Diabetes, one of the most common causes of neuropathy, currently affects 382 million people worldwide, according to the International Diabetes Federation [1]. The most prevalent clinical form of diabetic neuropathy, affecting more than 90% of patients, is distal symmetrical polyneuropathy. DSPN typically affects the toes and distal foot, but it gradually spreads proximally to involve the legs and feet in a stocking pattern. Additionally, diabetic retinopathy and nephropathy can develop as a result of the progressive loss of nerve fibres that affect the autonomic and somatic divisions. The most common clinical effects of DSPN, which are associated with increased mortality and morbidity, are painful neuropathy in the feet and foot ulcers. Patients typically only seek medical attention when they experience pain, which affects 10% to 26% of this population [2].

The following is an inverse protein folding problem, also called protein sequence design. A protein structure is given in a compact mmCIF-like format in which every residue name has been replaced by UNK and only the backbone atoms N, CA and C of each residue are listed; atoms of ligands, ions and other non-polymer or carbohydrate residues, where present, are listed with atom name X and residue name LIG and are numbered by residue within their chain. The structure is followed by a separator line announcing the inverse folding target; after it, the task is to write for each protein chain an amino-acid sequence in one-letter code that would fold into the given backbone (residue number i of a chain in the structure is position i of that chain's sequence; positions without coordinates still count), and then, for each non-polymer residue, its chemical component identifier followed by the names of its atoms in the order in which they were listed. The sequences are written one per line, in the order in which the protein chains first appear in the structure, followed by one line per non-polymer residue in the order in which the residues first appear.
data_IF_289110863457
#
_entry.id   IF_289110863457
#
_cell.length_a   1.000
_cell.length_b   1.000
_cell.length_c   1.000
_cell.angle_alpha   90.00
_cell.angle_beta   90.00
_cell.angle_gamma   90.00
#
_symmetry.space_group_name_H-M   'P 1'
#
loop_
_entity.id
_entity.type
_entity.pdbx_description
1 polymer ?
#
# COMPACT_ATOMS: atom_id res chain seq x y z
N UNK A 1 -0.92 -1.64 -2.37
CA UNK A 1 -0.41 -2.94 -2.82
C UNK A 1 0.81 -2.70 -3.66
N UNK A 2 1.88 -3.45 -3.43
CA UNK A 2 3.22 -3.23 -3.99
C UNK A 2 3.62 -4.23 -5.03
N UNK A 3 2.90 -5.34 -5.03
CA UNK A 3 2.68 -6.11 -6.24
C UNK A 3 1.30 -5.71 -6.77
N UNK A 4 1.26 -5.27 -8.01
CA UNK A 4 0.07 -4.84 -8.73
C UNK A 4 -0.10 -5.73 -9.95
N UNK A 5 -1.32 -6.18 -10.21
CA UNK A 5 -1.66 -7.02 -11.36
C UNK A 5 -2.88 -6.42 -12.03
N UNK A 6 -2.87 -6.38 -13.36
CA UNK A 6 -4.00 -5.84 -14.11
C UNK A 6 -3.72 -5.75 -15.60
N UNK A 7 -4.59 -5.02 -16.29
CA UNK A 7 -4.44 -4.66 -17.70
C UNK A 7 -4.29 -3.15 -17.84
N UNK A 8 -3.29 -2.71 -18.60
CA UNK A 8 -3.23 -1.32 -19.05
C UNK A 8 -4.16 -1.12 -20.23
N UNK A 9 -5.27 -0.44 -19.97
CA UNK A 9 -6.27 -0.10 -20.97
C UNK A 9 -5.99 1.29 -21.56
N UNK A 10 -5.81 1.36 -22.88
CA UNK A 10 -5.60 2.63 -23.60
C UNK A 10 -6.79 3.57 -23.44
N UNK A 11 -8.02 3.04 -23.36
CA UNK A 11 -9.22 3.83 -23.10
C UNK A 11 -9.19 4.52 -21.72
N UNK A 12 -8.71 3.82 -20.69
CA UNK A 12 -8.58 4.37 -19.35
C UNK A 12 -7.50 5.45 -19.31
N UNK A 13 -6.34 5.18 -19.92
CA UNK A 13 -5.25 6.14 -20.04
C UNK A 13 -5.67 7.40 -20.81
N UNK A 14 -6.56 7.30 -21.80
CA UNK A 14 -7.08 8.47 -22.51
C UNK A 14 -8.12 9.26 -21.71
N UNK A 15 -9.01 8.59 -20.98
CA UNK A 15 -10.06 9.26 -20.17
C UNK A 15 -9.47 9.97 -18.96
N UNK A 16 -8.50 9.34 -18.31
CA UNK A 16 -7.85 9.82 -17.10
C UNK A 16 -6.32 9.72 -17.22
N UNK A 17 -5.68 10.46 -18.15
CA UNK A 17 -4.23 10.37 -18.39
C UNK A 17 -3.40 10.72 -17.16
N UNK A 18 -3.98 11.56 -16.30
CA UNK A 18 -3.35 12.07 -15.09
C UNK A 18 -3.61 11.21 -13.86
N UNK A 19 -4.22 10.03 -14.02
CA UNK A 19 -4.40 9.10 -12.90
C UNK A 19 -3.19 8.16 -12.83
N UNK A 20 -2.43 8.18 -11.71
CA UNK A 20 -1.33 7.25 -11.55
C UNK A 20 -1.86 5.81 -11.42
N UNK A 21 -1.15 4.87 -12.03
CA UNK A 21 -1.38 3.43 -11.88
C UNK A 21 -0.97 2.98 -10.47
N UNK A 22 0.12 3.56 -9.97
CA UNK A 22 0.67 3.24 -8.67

Diabetic neuropathies include a wide variety of nerve abnormalities and are common. According to the diagnostic criteria, prevalence rates range from 5 to 100 present. Both Type 1 and Type 2 diabetics suffer from significant morbidity and mortality as a result of diabetic neuropathies, which affect both the autonomic and peripheral nervous systems. The majority of neuropathies are caused by diabetes; they cause between 50 and 75 percent of non-traumatic amputations and cause more hospitalizations than all other diabetic complications combined. Peripheral neuropathies have a particularly negative impact on stability, sensorimotor function, gait, and activities of daily living in diabetic older adults. Based on a straightforward screen for decreased foot sensation, peripheral neuropathy was found in 28% of adults between the ages of 70 and 79 and 35% of adults under the age of 80 in the United States in 1999 and 2000. The most recent treatments for common diabetic neuropathies, such as symmetric, focal, and diffuse neuropathies, are presented and discussed in this review. In addition, we will provide the reader with algorithms for identifying and treating common pain and entrapment syndromes as well as a global strategy for identifying syndromes that call for specialized treatments thanks to our improved comprehension of their etiopathogenesis. This review cannot provide a comprehensive analysis of autonomic neuropathy; however, the reader is referred to two excellent reviews on the subject [3].